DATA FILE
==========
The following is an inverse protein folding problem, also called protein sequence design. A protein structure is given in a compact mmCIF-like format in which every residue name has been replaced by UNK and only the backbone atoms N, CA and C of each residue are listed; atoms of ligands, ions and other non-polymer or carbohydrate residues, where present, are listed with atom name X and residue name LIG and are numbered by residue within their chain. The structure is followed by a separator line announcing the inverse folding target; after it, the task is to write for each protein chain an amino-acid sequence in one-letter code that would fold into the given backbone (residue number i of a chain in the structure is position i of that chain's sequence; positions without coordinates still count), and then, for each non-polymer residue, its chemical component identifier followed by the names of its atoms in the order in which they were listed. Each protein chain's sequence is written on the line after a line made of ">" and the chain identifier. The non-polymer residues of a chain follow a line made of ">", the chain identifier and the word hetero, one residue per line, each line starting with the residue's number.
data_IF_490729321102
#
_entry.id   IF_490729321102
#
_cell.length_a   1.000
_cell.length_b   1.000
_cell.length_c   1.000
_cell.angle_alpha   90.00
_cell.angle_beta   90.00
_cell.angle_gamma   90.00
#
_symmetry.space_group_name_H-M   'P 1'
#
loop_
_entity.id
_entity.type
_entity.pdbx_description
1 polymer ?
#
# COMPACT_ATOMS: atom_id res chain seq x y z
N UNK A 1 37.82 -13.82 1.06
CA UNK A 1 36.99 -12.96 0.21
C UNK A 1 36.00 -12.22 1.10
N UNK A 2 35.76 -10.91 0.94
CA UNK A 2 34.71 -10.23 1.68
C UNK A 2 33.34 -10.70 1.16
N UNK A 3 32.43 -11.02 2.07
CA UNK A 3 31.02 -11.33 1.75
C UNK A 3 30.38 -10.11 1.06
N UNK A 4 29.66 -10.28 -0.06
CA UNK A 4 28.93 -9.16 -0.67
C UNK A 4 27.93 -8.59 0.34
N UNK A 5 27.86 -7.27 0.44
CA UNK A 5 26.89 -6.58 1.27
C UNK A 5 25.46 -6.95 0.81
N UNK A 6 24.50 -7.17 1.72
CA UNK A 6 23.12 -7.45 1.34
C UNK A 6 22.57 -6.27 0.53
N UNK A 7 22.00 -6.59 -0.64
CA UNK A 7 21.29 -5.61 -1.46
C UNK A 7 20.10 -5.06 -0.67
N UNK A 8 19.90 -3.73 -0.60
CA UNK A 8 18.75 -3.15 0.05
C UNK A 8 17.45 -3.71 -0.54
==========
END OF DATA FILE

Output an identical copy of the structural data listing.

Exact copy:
The following is an inverse protein folding problem, also called protein sequence design. A protein structure is given in a compact mmCIF-like format in which every residue name has been replaced by UNK and only the backbone atoms N, CA and C of each residue are listed; atoms of ligands, ions and other non-polymer or carbohydrate residues, where present, are listed with atom name X and residue name LIG and are numbered by residue within their chain. The structure is followed by a separator line announcing the inverse folding target; after it, the task is to write for each protein chain an amino-acid sequence in one-letter code that would fold into the given backbone (residue number i of a chain in the structure is position i of that chain's sequence; positions without coordinates still count), and then, for each non-polymer residue, its chemical component identifier followed by the names of its atoms in the order in which they were listed. Each protein chain's sequence is written on the line after a line made of ">" and the chain identifier. The non-polymer residues of a chain follow a line made of ">", the chain identifier and the word hetero, one residue per line, each line starting with the residue's number.
data_IF_490729321102
#
_entry.id   IF_490729321102
#
_cell.length_a   1.000
_cell.length_b   1.000
_cell.length_c   1.000
_cell.angle_alpha   90.00
_cell.angle_beta   90.00
_cell.angle_gamma   90.00
#
_symmetry.space_group_name_H-M   'P 1'
#
loop_
_entity.id
_entity.type
_entity.pdbx_description
1 polymer ?
#
# COMPACT_ATOMS: atom_id res chain seq x y z
N UNK A 1 37.82 -13.82 1.06
CA UNK A 1 36.99 -12.96 0.21
C UNK A 1 36.00 -12.22 1.10
N UNK A 2 35.76 -10.91 0.94
CA UNK A 2 34.71 -10.23 1.68
C UNK A 2 33.34 -10.70 1.16
N UNK A 3 32.43 -11.02 2.07
CA UNK A 3 31.02 -11.33 1.75
C UNK A 3 30.38 -10.11 1.06
N UNK A 4 29.66 -10.28 -0.06
CA UNK A 4 28.93 -9.16 -0.67
C UNK A 4 27.93 -8.59 0.34
N UNK A 5 27.86 -7.27 0.44
CA UNK A 5 26.89 -6.58 1.27
C UNK A 5 25.46 -6.95 0.81
N UNK A 6 24.50 -7.17 1.72
CA UNK A 6 23.12 -7.45 1.34
C UNK A 6 22.57 -6.27 0.53
N UNK A 7 22.00 -6.59 -0.64
CA UNK A 7 21.29 -5.61 -1.46
C UNK A 7 20.10 -5.06 -0.67
N UNK A 8 19.90 -3.73 -0.60
CA UNK A 8 18.75 -3.15 0.05
C UNK A 8 17.45 -3.71 -0.54